2009 was a big year for Nathan Williams. In March, he released his critically acclaimed sophomore album, Wavvves. Throughout the rest of the year, Williams made headlines, whether it was from his on-stage antics, collaborations (see Zach Hill, etc.) or his now-infamous scuffle with Jared Swilley of the Black Lips. In November, Williams joined forces with the Jay Reatard’s former rhythm section. At this point, when it seems like Williams’ reputation has already eclipsed his young musical career, he has returned with a third full-length album, entitled King of the Beach, that serves as a furious, rambunctious tour-de-force of what Wavves does best. The main difference between last year’s Wavvves and the recent King of the Beach is the level of fidelity. Last year, Williams’ sound was intentionally gritty, underscored and bleary. In 2010, Wavves still successfully express their beach-oriented style, only this time with lyrics that are delivered with more clarity.
Of the album’s twelve tracks, eleven of them clock in under four minutes, which is perfect for Wavves’ sound. The opening song, “King of the Beach”, doesn’t attempt to do any ‘opening’ or ‘introduction’, instead opting to jump straight into infectious, well-structured garage punk. This type of energy is held throughout an album heavily influenced by late-’60s pop that sounds like it has hit the bong one too many times and acquired prophetic knowledge of Pavement and No Age. To clarify, this is all excellent. The inclusion of a standard rhythm section has apparently given Williams time to structure his songs with greater care, even though they only play with him on two of the twelve tracks. They’re still as loud as Wavves, just more polished and tight.
“When Will You Come” brings a welcome break from the constant energy before getting back into full swing with the album’s first single, the incredibly enjoyable “Post-Acid.” This track sums up a lot of Williams’ feelings with lines like “Misery, will you comfort me…Understand what you understand, in my time of need that you’ll understand, that I’m just having fun..with yoooouuuu.” Much akin to Girls’ Album last year, King of the Beach is about having fun. Williams gets meta-fictional in “Take on the World” as he sings that “I still hate my music; it’s all the same” and “I hate myself, man; but who’s to blame? I guess I’m just fucked up…” Without skipping a beat, Williams and company make a central topic very relevant, which is the normal internal struggles facing many recent bands that get lumped into the ‘lo-fi’, ‘beach’ or ‘shitgaze’ categories. What makes Wavves stand out is that they have proven they can stand above the mass of bullshit that comes with every new label or ‘sub-genre.’ With underground music blogs making bands famous before they even release an EP, it is hard to distinguish the truly talented from the mere mediocre. Fortunately, King of the Beach is one of those albums that is wholly compelling. There is no false hype or mislabeled sub-genre here.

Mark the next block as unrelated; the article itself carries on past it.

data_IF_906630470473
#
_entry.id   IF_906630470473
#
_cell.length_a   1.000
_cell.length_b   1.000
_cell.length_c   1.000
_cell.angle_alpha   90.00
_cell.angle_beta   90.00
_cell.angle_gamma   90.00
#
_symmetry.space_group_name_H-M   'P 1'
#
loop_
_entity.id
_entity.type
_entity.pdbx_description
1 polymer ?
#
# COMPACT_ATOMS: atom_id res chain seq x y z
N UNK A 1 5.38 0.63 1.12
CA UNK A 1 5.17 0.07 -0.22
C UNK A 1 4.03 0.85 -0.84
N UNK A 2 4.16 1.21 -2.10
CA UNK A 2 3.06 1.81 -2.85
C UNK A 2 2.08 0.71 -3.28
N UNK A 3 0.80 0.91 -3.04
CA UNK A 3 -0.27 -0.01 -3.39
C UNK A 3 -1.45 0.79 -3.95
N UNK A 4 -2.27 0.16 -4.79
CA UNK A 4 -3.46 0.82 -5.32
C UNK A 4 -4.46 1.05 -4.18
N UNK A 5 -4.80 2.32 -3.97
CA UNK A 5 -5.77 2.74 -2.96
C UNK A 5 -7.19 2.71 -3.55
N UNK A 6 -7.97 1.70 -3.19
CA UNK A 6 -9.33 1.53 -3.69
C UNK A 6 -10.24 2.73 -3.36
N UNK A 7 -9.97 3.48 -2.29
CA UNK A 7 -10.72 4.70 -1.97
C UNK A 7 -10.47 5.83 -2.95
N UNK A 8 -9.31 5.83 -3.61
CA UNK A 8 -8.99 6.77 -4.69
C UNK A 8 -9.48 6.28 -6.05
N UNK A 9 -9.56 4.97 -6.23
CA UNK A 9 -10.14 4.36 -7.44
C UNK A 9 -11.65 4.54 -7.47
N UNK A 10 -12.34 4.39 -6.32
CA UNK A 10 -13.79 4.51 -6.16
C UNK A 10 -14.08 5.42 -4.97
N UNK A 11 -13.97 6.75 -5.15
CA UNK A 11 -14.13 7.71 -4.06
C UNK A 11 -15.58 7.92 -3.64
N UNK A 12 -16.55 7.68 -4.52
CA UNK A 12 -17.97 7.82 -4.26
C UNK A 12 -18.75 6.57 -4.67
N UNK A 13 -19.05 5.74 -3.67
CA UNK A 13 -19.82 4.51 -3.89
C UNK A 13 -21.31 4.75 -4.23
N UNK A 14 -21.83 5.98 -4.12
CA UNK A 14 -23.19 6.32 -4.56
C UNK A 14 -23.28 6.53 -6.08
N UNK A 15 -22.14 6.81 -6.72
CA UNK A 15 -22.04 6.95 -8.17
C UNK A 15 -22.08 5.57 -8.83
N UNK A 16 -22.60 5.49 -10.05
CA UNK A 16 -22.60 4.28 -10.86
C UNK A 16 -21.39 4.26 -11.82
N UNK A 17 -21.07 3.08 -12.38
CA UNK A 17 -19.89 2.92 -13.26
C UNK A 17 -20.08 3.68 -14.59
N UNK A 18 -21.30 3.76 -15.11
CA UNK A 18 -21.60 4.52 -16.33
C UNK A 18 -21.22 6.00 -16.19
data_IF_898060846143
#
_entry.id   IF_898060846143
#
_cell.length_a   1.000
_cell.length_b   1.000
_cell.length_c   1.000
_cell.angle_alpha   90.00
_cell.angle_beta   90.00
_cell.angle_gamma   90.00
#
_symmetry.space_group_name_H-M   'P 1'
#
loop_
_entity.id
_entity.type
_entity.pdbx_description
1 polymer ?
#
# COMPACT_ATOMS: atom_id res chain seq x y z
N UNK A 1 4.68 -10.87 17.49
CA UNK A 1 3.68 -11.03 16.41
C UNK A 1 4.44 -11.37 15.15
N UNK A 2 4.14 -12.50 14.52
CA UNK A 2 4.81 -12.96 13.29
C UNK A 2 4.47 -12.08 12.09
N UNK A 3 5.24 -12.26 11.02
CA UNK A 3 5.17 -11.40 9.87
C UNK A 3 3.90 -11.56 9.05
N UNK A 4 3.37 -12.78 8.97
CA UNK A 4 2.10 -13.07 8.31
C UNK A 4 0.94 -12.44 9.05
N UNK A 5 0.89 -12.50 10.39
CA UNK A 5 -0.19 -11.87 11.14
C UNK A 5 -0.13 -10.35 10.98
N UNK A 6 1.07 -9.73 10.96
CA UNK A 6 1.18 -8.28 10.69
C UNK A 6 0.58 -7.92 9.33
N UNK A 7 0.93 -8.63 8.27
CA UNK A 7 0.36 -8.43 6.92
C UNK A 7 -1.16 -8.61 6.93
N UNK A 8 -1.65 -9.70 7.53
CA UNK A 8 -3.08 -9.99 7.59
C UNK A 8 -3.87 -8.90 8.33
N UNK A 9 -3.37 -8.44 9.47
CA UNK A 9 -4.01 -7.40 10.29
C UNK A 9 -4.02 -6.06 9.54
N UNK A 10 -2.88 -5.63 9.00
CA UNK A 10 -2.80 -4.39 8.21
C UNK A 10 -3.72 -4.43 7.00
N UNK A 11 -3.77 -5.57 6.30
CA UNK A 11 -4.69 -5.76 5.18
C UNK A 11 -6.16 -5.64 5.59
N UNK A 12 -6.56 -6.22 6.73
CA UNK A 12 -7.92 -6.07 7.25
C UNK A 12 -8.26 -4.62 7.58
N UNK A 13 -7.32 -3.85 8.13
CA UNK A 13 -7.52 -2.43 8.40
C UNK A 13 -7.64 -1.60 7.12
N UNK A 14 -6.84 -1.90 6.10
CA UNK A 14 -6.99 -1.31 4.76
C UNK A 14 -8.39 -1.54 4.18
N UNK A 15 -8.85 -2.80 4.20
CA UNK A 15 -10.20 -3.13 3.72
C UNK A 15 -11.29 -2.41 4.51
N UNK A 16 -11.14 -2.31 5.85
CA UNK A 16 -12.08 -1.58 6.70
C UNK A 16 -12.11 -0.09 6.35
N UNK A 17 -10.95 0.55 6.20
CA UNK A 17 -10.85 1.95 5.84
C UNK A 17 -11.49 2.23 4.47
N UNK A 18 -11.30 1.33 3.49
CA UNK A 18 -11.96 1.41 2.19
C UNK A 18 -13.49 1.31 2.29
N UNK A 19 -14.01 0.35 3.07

Moving into the second half of the album, “Convertible Ballroom” is a funky, electronic-infused dance number that does a good job in keeping the energy high while treading new water and retaining thematic relevance. Next is “Green Eyes”, a song that sounds more like 2009′s Wavvves than any other track on the album, albeit with background jangles that give it a more lighthearted tone. Both of these tracks are excellent examples of Williams’ versatility on this album. While earlier work was very dark and similar-sounding, King of the Beach does an excellent job of showing the various facets of Wavves’ sound. Even the lo-fi “Mickey Mouse” is overlaid with a jammy snare beat, the likes of which were barely seen on last year’s effort. Arguably the most “out-there” song on the entire album is the last, and longest track, “Baby Say Goodbye.” With a style not unlike that of Of Montreal’s 2006 album, The Sunlandic Twins, the track opens with an extended psychedelic whistling montage that leads into a synth-backed bubbly groove that still has Williams’ signature rambling, but with a more sunny and pop-inspired tone. And while Wavves is a totally different beast than the Elephant 6 Collective members, they obviously present their similar tendencies from time to time.
I thoroughly enjoyed Wavvves last year. In this time of good bands slumping into either a rut (see Vivian Girls) or experimenting far too much (see MGMT), Williams and his new band have found an excellent middle ground that does not veer too far from the formula that worked, but also doesn’t rely purely on past successes to keep up their popularity. By jumping from experimentation to nostalgia and back again, Wavves has brilliantly crafted a follow-up that can match and possibly eclipse the success of last year’s effort. I’m confident that some fans and critics will denounce the raise in fidelity as a band cashing in on success, but I see it more as opportunity being seized and taken advantage of in order to make a more cohesive album that will not only satiate long-time fans, but also bring in new listeners that may have been turned off by the darkness and haziness that Wavves built their success upon.
King of the Beach is out digitally on July 1st through iTunes, July 13th through all other digital outlets, and physically by Fat Possum Records on August 3rd.
RIYL: Best Coast, No Age, Times New Viking, Vivian Girls, Abe Vigoda, Women, Washed Out, High Times, Crocodiles, Ducktails, Sic Alps, Japanther, Woods, HEALTH, Ariel Pink’s Haunted Graffiti, Ponytail, Thee Oh Sees, Dum Dum Girls